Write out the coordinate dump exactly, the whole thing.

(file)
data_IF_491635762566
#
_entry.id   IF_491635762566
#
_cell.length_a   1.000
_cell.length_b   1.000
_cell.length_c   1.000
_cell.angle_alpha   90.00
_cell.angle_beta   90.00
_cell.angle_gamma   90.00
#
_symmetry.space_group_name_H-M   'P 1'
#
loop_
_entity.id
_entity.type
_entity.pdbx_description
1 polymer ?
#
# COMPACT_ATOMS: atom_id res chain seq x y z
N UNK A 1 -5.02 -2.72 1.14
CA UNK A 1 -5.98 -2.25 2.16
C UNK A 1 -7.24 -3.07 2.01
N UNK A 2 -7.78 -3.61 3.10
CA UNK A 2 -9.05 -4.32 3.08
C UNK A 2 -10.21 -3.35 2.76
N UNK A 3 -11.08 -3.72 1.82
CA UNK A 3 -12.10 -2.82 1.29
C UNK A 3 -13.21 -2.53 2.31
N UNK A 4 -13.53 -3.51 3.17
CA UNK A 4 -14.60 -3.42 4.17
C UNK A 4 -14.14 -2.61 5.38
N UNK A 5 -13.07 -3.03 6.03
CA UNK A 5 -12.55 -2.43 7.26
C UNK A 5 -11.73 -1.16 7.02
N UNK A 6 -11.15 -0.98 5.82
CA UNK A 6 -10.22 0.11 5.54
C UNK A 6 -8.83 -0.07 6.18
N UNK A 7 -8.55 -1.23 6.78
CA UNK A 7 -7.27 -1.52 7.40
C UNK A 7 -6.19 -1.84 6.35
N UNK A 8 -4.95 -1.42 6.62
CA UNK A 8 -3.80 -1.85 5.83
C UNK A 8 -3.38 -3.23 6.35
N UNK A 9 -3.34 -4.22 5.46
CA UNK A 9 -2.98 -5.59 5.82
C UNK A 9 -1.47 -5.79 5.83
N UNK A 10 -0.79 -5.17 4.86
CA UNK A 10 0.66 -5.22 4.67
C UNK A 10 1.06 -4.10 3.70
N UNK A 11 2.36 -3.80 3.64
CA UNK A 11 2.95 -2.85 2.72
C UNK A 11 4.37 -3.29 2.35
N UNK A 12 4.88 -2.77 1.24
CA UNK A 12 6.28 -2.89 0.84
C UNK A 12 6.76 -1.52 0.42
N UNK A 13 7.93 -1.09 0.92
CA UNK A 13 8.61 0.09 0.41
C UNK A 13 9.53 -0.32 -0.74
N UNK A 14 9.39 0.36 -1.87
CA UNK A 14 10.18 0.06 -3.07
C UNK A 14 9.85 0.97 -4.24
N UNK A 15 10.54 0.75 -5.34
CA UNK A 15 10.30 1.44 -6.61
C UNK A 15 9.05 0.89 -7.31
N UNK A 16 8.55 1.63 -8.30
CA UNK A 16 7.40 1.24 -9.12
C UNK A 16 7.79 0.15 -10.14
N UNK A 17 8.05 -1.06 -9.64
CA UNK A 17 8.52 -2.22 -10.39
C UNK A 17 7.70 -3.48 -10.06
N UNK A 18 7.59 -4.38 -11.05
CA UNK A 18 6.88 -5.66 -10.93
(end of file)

data_IF_491635762566
#
_entry.id   IF_491635762566
#
_cell.length_a   1.000
_cell.length_b   1.000
_cell.length_c   1.000
_cell.angle_alpha   90.00
_cell.angle_beta   90.00
_cell.angle_gamma   90.00
#
_symmetry.space_group_name_H-M   'P 1'
#
loop_
_entity.id
_entity.type
_entity.pdbx_description
1 polymer ?
#
# COMPACT_ATOMS: atom_id res chain seq x y z
N UNK A 1 -5.02 -2.72 1.14
CA UNK A 1 -5.98 -2.25 2.16
C UNK A 1 -7.24 -3.07 2.01
N UNK A 2 -7.78 -3.61 3.10
CA UNK A 2 -9.05 -4.32 3.08
C UNK A 2 -10.21 -3.35 2.76
N UNK A 3 -11.08 -3.72 1.82
CA UNK A 3 -12.10 -2.82 1.29
C UNK A 3 -13.21 -2.53 2.31
N UNK A 4 -13.53 -3.51 3.17
CA UNK A 4 -14.60 -3.42 4.17
C UNK A 4 -14.14 -2.61 5.38
N UNK A 5 -13.07 -3.03 6.03
CA UNK A 5 -12.55 -2.43 7.26
C UNK A 5 -11.73 -1.16 7.02
N UNK A 6 -11.15 -0.98 5.82
CA UNK A 6 -10.22 0.11 5.54
C UNK A 6 -8.83 -0.07 6.18
N UNK A 7 -8.55 -1.23 6.78
CA UNK A 7 -7.27 -1.52 7.40
C UNK A 7 -6.19 -1.84 6.35
N UNK A 8 -4.95 -1.42 6.62
CA UNK A 8 -3.80 -1.85 5.83
C UNK A 8 -3.38 -3.23 6.35
N UNK A 9 -3.34 -4.22 5.46
CA UNK A 9 -2.98 -5.59 5.82
C UNK A 9 -1.47 -5.79 5.83
N UNK A 10 -0.79 -5.17 4.86
CA UNK A 10 0.66 -5.22 4.67
C UNK A 10 1.06 -4.10 3.70
N UNK A 11 2.36 -3.80 3.64
CA UNK A 11 2.95 -2.85 2.72
C UNK A 11 4.37 -3.29 2.35
N UNK A 12 4.88 -2.77 1.24
CA UNK A 12 6.28 -2.89 0.84
C UNK A 12 6.76 -1.52 0.42
N UNK A 13 7.93 -1.09 0.92
CA UNK A 13 8.61 0.09 0.41
C UNK A 13 9.53 -0.32 -0.74
N UNK A 14 9.39 0.36 -1.87
CA UNK A 14 10.18 0.06 -3.07
C UNK A 14 9.85 0.97 -4.24
N UNK A 15 10.54 0.75 -5.34
CA UNK A 15 10.30 1.44 -6.61
C UNK A 15 9.05 0.89 -7.31
N UNK A 16 8.55 1.63 -8.30
CA UNK A 16 7.40 1.24 -9.12
C UNK A 16 7.79 0.15 -10.14
N UNK A 17 8.05 -1.06 -9.64
CA UNK A 17 8.52 -2.22 -10.39
C UNK A 17 7.70 -3.48 -10.06
N UNK A 18 7.59 -4.38 -11.05
CA UNK A 18 6.88 -5.66 -10.93